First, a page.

A stolen work of art will be on display at the Speed Art Museum this month before the U.S. government returns it to Italy.
The Speed purchased the three-panel painting, or triptych, of the Virgin Mary and child in 1973 for $38,000. Recently, however, it was discovered that the art had been stolen from an Italian villa in 1971.
The Speed obtained the work through an art dealer, and court records show the museum cooperated with U.S. and Italian officials to verify and relinquish the art. But before the art is returned, it’ll be the centerpiece of an exhibit that showcases its theft and sale.
“We’ll have a really interesting chronology that includes from the very beginning photographs of the villa in Italy that was unfortunately burglarized all the way to a photograph of the man, the dealer from New York who eventually bought the piece,” says museum director Charles Venable.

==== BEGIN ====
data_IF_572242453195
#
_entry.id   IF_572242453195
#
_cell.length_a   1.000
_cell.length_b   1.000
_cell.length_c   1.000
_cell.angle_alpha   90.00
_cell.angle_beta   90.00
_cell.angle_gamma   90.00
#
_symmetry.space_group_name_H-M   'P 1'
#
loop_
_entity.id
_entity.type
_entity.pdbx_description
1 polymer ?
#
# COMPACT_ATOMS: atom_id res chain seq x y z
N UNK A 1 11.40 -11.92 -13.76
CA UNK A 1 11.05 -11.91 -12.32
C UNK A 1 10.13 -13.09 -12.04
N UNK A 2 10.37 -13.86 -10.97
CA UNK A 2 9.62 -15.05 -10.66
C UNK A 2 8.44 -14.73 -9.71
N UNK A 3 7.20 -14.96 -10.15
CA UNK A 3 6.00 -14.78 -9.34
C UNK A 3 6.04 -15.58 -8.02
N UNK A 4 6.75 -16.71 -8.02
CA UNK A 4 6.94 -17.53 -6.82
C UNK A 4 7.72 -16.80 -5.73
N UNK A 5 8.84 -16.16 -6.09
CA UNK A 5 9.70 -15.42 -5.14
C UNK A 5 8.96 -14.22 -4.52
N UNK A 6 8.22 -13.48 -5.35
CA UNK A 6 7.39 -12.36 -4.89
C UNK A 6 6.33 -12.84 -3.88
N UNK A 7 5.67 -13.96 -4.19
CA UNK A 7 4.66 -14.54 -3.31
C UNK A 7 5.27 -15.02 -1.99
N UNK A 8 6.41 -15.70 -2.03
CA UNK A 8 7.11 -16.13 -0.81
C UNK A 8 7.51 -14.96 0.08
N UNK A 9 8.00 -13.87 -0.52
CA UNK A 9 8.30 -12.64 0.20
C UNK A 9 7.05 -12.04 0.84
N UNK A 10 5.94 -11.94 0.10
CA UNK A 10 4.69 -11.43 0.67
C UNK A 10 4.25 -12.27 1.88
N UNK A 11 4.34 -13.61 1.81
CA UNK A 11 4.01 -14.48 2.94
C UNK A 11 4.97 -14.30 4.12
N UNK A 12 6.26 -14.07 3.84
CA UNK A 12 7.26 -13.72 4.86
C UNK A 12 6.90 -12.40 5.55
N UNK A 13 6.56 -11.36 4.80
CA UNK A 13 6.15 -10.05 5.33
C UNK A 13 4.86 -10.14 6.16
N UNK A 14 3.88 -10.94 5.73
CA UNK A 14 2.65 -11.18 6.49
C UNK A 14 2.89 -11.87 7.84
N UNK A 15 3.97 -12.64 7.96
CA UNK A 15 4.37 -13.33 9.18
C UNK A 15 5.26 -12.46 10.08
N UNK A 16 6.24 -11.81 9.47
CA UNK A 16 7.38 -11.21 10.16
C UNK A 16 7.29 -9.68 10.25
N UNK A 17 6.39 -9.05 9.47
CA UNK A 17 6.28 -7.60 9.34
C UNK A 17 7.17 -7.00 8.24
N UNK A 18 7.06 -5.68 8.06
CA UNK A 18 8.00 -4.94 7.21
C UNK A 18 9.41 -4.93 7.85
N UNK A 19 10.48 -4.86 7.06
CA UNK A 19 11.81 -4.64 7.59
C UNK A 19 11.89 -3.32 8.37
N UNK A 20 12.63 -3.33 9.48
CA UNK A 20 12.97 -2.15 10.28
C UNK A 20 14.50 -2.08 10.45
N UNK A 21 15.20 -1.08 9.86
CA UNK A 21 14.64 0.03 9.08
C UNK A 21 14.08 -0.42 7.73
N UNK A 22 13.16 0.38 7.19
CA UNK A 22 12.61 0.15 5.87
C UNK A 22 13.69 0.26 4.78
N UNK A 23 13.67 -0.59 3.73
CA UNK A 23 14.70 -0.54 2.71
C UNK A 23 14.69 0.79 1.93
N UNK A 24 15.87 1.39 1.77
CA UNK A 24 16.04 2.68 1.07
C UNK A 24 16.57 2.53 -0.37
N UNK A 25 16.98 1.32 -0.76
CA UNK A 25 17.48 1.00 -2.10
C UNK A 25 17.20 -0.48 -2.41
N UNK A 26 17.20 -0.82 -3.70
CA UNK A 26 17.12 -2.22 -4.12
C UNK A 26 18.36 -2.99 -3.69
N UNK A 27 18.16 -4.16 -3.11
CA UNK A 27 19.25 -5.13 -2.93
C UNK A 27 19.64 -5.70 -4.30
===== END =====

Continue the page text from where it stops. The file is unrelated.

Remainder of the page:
Stolen works have recently been discovered at museums across the country, but Venable says most of them have likely been in collections for decades and not obtained recently.
“You buy a Greek vase that’s 2,000 years old. There’s no way ever you’re going to know where that vase has been for 2,000 years. It’s impossible. Written history just doesn’t go back that far. We do our very, very, very best and we now sign agreements with galleries that say if it turns out something is stolen and we have to return it we get our purchase price back,” he says. “Everything we buy now, we have very extensive research that we do on the history of things. We have large contracts with the dealers signed with us. That’s something that just didn’t happen in museum history, not just the Speed, really, in the 70s or before.”
The piece will be on display from the 9th through July 3rd. Venable says he’s optimistic the Speed will receive some sort of refund for the art, though the details are being worked out.